Educational Measurement, Definition & Concept of Educational Measurement

Wed, 02/06/2013 - 07:51 -- Umar Farooq

Concept of Educational Measurement

The term "Educational Measurement" refers to any device for the general study and practice of testing, scaling, and appraising the outcomes of educational process. It includes administration and scoring or tests, scale construction, validation and standardization, and application of statistical techniques in the interpretation of obtained measures or test results.

Definition of Educational Measurement

Educational Measurement is the process of assigning numbers to individuals or their characteristics according to specified rules. Measurement requires the use of numbers but does not require the value judgments be made about the numbers obtained from the process. We measure achievement with a test by counting the number of test items a student answers correctly, and we use exactly the same rule to assign a number to the achievement of each, student in the class. Measurements are useful for describing the amount of certain abilities that individuals have.

For that reason, they represent useful information for the evaluation process. But can we measure all the important outcomes of our instructional efforts.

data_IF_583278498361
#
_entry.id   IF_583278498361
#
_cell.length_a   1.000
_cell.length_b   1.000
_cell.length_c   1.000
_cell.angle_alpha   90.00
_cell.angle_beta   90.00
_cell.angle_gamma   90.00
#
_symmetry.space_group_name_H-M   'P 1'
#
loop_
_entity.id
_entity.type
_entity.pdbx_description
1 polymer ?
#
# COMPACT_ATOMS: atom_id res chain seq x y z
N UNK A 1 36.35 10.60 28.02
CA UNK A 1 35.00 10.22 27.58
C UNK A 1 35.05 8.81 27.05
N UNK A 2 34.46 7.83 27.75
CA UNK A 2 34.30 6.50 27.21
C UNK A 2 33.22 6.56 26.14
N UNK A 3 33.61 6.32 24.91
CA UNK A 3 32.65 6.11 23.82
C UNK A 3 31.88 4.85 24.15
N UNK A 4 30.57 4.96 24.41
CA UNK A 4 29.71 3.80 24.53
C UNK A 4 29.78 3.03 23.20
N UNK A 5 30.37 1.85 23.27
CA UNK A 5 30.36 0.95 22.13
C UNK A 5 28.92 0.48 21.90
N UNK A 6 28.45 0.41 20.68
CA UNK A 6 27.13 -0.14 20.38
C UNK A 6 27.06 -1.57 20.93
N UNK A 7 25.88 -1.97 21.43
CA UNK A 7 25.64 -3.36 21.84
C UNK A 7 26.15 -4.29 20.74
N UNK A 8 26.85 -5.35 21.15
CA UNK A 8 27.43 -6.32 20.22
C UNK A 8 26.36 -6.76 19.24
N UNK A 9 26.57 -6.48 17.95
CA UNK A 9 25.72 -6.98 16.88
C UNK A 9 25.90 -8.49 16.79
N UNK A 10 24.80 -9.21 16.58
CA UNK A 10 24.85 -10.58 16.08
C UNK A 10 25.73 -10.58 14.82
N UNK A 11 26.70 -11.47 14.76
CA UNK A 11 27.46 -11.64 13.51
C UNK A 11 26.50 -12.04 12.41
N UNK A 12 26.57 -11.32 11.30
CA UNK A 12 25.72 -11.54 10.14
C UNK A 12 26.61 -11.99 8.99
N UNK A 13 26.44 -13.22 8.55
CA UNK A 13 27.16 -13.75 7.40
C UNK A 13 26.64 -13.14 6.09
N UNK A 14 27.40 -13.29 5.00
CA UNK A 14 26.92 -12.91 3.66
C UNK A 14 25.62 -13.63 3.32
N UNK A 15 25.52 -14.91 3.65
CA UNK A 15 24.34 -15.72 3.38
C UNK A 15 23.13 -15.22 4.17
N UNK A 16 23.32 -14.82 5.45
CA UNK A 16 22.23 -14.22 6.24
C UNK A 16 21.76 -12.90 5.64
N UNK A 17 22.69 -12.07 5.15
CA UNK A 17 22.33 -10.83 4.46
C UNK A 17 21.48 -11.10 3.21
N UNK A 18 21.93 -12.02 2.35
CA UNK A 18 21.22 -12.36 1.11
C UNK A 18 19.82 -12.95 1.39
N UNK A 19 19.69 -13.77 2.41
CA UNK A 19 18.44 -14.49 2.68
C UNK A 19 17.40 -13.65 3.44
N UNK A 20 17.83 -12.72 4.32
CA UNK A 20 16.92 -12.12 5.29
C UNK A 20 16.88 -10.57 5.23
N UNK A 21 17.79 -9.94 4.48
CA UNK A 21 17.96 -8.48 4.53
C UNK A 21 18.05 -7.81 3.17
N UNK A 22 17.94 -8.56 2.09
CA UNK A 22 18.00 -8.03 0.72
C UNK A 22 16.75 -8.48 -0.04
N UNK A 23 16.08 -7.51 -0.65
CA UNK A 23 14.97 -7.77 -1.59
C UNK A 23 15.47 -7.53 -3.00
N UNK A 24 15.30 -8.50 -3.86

Education is an extensive, diverse, and complex enterprise, not only in terms of the achievements it seeks to develop, but also in terms of the means by which it seeks to develop, but also in terms of the means by which it seeks to develop them. Our understanding of the nature and process of education is far from perfect. Hence it is easy to agree that we do not know how to measure all important educational outcomes. But, in principle, all-important outcomes of education are measurable. They may not even be measurable in principle, using only paper and pencil tests. But if they are known to be important, they must be measurable.

To be important, an outcome of education must make an observable difference. That is, at some time, under some circumstances, a person who has more of it must behave differently from a person who has less of it. If different degrees or amounts of an educational achievement never make any observable difference, what evidence can be found to show that it is in fact important? But if such differences can be observed, then the achievement is measurable for all that measurement requires is verifiable observation of a more-less relationship. Can integrity be measured? It can if verifiable differences in integrity can be observed among individuals. Can mother love be measured? If observers can agree that a hen shows more mother love than a female trout, or that Mrs. "A" shows more love for her children than Mrs. "B" then mother love can be measured.